Microsoft is slowly developing a reputation for killing products when they fail to make money after their launch. More recently, Microsoft announced that it’s killing off the Windows Subsystem for Android, seemingly for no good reason. But, a former developer who used to work there said it’s because the Microsoft Store isn’t making enough money.

It turns out that developers working on the Windows Subsystem for Android project were funded by Microsoft Store revenue. Even though the technology and idea were cool, with the former executive Panos Panay calling it the flagship feature of Windows 11, the project had to end because the Microsoft Store wasn’t making enough money.

As first spotted by Windows Latest, Microsoft’s former developer Andrew Clinick noted that Windows Subsystem for Android was great, but having lots of apps in the Store is important. The revenue from the Microsoft Store is needed to pay for the WSA’s development.

Android app on Windows 11
Telegram Android app running via WSA

Andrew Clinick, who was a Partner Group Program Manager of WSA and spent over 30 years at Microsoft, explained that WSA was dependent on Microsoft Store revenue.

On the other hand, projects like Windows Subsystem for Linux will continue to exist as Microsoft uses them. Additionally, Windows Subsystem for Linux (WSL) is a well-funded project because it can help Microsoft services. WSA needed its own store earnings to support itself.

“Store revenue pays the bills and salaries of the WSA team. WSL acrues to Azure, and so has a profit center. WSA without a store is awesome but doesn’t help Windows financially,” writes Microsoft developer Andrew Clinick in a post to X.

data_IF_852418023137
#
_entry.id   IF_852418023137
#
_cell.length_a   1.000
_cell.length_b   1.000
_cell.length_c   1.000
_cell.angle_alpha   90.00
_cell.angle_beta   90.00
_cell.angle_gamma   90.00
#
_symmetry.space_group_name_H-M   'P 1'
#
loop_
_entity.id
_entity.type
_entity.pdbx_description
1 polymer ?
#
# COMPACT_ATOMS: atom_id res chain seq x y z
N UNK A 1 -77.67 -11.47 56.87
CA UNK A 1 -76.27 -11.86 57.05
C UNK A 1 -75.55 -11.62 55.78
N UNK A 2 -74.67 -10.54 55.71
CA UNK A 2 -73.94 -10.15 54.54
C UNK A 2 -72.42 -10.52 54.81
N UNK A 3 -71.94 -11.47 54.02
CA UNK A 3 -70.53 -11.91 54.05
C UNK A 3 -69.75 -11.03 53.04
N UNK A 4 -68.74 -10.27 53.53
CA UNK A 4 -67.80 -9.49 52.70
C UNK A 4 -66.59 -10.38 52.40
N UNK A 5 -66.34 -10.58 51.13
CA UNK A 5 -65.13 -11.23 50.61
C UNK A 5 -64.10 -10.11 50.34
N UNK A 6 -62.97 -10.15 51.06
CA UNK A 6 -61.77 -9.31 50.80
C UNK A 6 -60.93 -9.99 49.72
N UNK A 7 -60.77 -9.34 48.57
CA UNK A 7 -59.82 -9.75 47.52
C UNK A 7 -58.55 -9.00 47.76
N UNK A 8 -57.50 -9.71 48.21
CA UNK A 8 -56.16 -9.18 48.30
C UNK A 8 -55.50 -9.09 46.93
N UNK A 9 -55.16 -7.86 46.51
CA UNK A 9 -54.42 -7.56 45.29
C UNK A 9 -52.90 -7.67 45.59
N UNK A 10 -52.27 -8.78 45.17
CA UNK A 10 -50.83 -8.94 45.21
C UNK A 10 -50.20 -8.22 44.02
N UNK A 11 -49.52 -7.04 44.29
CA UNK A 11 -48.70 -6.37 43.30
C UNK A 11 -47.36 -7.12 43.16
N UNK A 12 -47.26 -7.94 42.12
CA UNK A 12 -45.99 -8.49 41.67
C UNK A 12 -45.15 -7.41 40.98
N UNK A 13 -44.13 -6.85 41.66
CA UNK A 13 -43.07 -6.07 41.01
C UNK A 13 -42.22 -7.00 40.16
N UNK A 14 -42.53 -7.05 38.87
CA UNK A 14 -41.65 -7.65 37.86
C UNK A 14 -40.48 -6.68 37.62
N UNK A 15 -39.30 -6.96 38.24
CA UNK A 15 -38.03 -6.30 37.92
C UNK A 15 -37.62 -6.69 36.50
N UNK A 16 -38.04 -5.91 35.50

Microsoft has been trying to bring more apps to the Windows Store and attract big developers, but the efforts have not been enough to boost the Store’s revenue.

Microsoft Store revenue downfall
Microsoft Store added instant games to boost engagement, but that could not save WSA | Image Courtesy:

Convincing developers to add their apps to the store was very hard, especially because Google’s services, which many apps use, weren’t available.

The former Microsoft developer said that without Google’s services, there wouldn’t be many good solutions. When Google decided not to participate in the WSA project, it was clear that it wouldn’t work out.

“Honestly, when Google walked away the nails were in the coffin,” he added.

Microsoft messed up the rollout of Windows Subsystem for Android

While WSA needed a successful Microsoft Store to fund itself, it’s a fact that Microsoft messed up its rollout.

For several months, Windows 11’s Android project was available only to Windows Insiders in the United States. When Windows 11 was initially shipped to consumers, WSA was missing. And why would anyone join a buggy beta program just to try out their mobile apps?

Finally, more than a year after its original announcement, Microsoft started rolling out WSA outside the United States, but most of the new features were initially limited to the Windows Insider Program.

This pattern is all too familiar with many Windows or Microsoft products. They launch a feature that’s not fully developed or meant for a small group of users. When it fails to attract users or make money, the feature is eventually dropped.

About The Author

Mayank Parmar

Mayank Parmar is an entrepreneur who founded Windows Latest. He is the Editor-in-Chief and has written on various topics in his seven years of career, but he is mostly known for his well-researched work on Microsoft's Windows. His articles and research works have been referred to by CNN, Business Insiders, Forbes, Fortune, CBS Interactive, Microsoft and many others over the years.